Woman 'terrified' after spotting snake hiding in garden — can you see it?

The Queensland resident called in the experts to help catch the snake.

A Queensland woman got quite a fright last week after stumbling upon a giant snake curled up in her garden beneath a tree.

Local snake catcher Jaedon told Yahoo News Australia it was a "friendly" Coastal Carpet Python, and that he was called in to help remove the reptile from her Sunnybank home in Brisbane — but he almost couldn't find it.

The woman spotted the animal — which can exceed three metres long — and quickly ran inside to call him. She was "too terrified" to revisit her garden until it was gone, Jaedon revealed.

"When I got there she pointed it out but I couldn't even see it because it was so well camouflaged. The colour of the scales and skin in contrast to the leaf litter, it was well hidden," he said.

The snake camouflaged in the Queensland backyard garden.
The snake was hiding in the garden but barely visible due to camouflage. Can you see it? Source: Facebook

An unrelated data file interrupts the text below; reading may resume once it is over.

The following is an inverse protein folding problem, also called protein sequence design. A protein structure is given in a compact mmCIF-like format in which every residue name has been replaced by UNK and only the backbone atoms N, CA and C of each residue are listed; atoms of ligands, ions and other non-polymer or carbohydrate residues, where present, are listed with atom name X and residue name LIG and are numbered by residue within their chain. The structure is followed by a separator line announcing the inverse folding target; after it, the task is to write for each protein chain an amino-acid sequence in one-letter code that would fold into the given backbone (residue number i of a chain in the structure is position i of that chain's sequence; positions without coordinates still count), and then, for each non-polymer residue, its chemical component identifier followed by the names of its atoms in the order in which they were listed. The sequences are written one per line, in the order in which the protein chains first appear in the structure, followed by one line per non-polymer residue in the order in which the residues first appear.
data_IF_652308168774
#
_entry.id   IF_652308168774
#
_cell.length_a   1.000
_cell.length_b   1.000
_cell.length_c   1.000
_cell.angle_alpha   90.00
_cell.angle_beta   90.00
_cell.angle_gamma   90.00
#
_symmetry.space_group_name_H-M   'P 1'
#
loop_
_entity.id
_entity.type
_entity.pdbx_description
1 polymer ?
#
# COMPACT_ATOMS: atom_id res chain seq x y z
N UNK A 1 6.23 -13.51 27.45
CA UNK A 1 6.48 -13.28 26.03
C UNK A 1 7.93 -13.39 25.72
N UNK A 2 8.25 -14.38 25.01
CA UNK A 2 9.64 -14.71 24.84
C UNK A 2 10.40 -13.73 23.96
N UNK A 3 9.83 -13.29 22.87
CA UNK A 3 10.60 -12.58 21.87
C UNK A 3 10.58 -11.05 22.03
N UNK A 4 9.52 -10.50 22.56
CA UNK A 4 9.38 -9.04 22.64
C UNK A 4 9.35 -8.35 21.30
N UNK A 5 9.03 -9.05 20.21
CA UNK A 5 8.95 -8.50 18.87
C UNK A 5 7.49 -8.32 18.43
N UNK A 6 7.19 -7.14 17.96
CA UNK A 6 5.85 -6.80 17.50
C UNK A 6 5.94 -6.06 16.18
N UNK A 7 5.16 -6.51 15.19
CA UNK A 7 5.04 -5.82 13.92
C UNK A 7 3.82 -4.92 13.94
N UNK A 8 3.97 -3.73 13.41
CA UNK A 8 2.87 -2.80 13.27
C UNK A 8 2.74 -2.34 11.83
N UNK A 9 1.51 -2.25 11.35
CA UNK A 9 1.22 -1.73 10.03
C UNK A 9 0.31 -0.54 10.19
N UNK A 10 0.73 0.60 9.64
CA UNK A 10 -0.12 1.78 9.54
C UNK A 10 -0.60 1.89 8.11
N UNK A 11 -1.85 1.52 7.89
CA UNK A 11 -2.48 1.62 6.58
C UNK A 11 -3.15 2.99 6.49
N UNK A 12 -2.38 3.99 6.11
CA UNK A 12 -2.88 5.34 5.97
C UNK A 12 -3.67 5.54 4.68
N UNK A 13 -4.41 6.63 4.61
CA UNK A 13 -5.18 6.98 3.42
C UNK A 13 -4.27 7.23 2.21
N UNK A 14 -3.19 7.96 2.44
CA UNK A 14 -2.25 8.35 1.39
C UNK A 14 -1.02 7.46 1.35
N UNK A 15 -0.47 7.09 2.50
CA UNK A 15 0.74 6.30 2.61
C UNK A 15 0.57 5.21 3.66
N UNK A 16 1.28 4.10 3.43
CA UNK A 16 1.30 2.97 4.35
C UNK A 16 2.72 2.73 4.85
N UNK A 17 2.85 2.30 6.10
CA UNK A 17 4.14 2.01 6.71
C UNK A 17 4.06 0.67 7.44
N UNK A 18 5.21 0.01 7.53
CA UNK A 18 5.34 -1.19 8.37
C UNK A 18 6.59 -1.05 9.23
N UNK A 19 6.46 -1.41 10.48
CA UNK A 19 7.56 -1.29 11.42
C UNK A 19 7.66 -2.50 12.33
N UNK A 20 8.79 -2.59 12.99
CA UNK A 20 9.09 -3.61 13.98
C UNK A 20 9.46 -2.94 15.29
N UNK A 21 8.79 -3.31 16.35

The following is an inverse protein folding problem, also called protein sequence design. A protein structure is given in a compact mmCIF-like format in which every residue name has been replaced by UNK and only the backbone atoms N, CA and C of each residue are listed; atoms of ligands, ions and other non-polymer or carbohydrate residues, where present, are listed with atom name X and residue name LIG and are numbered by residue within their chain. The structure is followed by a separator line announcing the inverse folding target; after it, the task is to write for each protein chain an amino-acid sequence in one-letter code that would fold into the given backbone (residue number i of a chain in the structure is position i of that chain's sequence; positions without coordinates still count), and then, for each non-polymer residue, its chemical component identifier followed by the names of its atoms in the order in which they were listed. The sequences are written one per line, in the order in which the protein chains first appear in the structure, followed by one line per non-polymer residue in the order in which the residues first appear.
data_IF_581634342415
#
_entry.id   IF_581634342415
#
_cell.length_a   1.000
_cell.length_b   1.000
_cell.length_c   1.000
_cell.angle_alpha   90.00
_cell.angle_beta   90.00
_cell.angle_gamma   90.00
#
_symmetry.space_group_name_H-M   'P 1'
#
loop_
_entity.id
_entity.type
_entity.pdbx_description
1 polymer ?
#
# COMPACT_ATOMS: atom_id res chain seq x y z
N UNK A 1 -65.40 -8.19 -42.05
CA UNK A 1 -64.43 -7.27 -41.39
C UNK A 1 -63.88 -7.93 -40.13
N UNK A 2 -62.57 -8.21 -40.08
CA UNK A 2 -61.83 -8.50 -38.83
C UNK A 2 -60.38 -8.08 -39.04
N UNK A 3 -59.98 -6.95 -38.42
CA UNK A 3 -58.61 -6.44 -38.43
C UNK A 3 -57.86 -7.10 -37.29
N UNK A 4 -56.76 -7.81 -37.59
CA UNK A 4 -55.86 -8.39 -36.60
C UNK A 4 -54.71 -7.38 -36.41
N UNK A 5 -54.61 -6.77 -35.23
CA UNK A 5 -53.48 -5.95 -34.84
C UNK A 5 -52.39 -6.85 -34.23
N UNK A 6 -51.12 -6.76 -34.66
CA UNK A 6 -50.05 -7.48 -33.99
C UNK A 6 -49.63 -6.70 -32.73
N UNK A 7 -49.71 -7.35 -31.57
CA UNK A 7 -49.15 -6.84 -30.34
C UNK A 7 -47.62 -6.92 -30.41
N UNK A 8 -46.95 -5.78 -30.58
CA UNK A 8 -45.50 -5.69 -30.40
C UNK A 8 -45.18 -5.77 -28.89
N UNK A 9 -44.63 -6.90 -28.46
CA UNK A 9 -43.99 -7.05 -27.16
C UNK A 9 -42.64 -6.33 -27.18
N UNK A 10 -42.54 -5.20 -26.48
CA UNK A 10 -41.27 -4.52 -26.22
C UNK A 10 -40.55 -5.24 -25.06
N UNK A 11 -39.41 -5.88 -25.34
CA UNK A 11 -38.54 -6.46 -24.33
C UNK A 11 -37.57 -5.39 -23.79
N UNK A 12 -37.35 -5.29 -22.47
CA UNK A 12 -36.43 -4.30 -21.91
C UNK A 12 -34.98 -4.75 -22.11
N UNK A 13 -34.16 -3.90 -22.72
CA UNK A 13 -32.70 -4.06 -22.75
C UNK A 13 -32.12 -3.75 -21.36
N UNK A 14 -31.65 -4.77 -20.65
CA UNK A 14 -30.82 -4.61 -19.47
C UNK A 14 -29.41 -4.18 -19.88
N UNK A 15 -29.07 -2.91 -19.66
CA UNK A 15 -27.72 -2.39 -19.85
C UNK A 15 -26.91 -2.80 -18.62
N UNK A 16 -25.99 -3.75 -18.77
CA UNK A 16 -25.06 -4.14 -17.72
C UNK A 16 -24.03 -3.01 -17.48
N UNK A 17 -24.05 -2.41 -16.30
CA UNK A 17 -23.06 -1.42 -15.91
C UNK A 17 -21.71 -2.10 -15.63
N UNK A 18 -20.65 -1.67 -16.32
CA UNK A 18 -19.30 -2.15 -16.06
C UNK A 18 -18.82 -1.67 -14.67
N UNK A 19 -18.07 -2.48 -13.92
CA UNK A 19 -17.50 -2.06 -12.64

After getting in close, Jaedon eventually spotted the python, which he says is not dangerous to humans. "It was curled up having nap," he said.

"They are a constrictor. So they kill their prey by ambush and suffocate them," he explained. "But they're not dangerous to people. You can walk right past them and they're not going to do anything, they'll just keep sleeping".

Following the encounter, Snake Catcher Brisbane and Gold Coast posted photos of the find on Facebook and asked its followers to "spot the snake". The only hint they gave was that it was not hidden in the fence, leaving some scratching their heads.

Coastal carpet python well hidden in Queensland backyard garden.
Coastal carpet pythons are harmless to humans. Source: Facebook

Many people compared it to the popular children’s guessing book Where’s Wally. The next day, the snake catchers posted another photo revealing where the snake was hiding — behind the timber plank nestled within the garden.

Coastal carpet pythons can be found along the south coast of Australia. They are one of the most commonly found snakes in backyards in Queensland. They feed mostly on mammals including rodents and possums, but also some reptiles like birds and frogs.

What to do if you spot a snake

  • Stay still if it noticed you.

  • If it's moving, let it go past by itself.

  • Don't interact with the snake.

  • Walk past slowly if at a safe distance and if it is safe to do so.

Weird snake facts
Weird snake facts

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